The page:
It’s fair to say that every author’s journey to publication is going to be wildly different.
It’s also fair to say that, even by the standards of “wildly different”, my journey was particularly extraordinary.
And among the strangeness of my own story, one thing stands out in particular: my editor and mentor, David Farland, who is a bestselling author himself, told me something I didn’t know how to respond to.
“You’ve created a new genre,” he told me. “No one else has handled superheroes in a prose novel the same way they are handled in comic books. You’re the first person to do it. So you’re going to tell everyone you invented a new genre. And you’re going to call it Superpunk.”
Now, that’s a hard thing for a freshly minted author to process. Do I really have claim to say that I invented a new genre? Other prose books have featured superheroes. Quite a few of them, in fact.
But, as Dave pointed out, none of those have managed to find a wide audience, in the same way that—for example—urban fantasy, paranormal romance, or sword and sorcery have.
Furthermore, when we look at the other prose superhero books currently available, we find that most of them are just reskins of other fantasy genres.
There’s the magical school…with superheroes.
There’s the supernatural romance…with superheroes.
There’s the Discworld-esque comic fantasy…with superheroes.
And, in Dave’s mind and my own, simply taking an existing fantasy genre, crossing out the word “magic” and replacing it with “superpowers” does not make a superhero story. Not like the ones that come from the comic books, in any case.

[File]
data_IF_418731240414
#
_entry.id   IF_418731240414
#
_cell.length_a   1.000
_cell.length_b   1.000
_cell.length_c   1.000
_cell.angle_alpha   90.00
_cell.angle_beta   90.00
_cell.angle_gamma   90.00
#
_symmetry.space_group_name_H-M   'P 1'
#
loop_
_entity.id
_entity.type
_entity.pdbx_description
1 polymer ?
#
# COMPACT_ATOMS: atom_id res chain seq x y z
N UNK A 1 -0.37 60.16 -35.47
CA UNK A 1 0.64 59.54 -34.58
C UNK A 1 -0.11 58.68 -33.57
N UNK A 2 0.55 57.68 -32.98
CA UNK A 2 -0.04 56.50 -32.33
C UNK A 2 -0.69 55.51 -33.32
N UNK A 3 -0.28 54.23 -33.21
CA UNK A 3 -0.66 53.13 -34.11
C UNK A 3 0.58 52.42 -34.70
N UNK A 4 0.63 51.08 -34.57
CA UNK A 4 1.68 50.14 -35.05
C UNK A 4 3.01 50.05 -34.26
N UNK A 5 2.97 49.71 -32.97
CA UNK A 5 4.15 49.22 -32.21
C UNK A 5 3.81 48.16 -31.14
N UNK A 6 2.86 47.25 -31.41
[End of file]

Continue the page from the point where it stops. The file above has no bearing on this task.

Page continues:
What Dave accused me of was treating superheroes seriously and maturely. The greatest stories in the comic books have a delicious combination of both grimdark and noblebright. They don’t shy away from the darkness of the human condition, but they demonstrate how a hero triumphs over it.
And Dave (who has read thousands of books and worked in acquisitions among the loftiest publishing houses) told me mine was the first to do this in prose form. And, frankly, I don’t have the credentials to contradict him.
Dave, sadly, is no longer with us. So I can’t lean on him to back up this claim. And, unsurprisingly, most people have been skeptical of it.
The responses generally come in two flavors.
The First: “You can’t claim to have invented a new genre. Yours is not the first novel to feature superheroes.”
The Second: “Your book is too different from existing superhero novels. It doesn’t match what’s currently out there.”
Now, I could point out how these two objections contradict each other. I could also point out that Dave never claimed mine was the first novel to feature superheroes (that’s not what Superpunk means).
But the loudest detractors have actually come from the second camp. And if I were to divide their opposition even further into two groups, they would look like this.
“Horror has no place in superhero fiction!”
And, “Horror has no place in YA!”
Which is odd, considering Advent 9 is not a horror novel. Yet it has some extremely intense action sequences. But even if we overlook Advent 9, those statements still make no sense. Let’s take a look at each of them up close.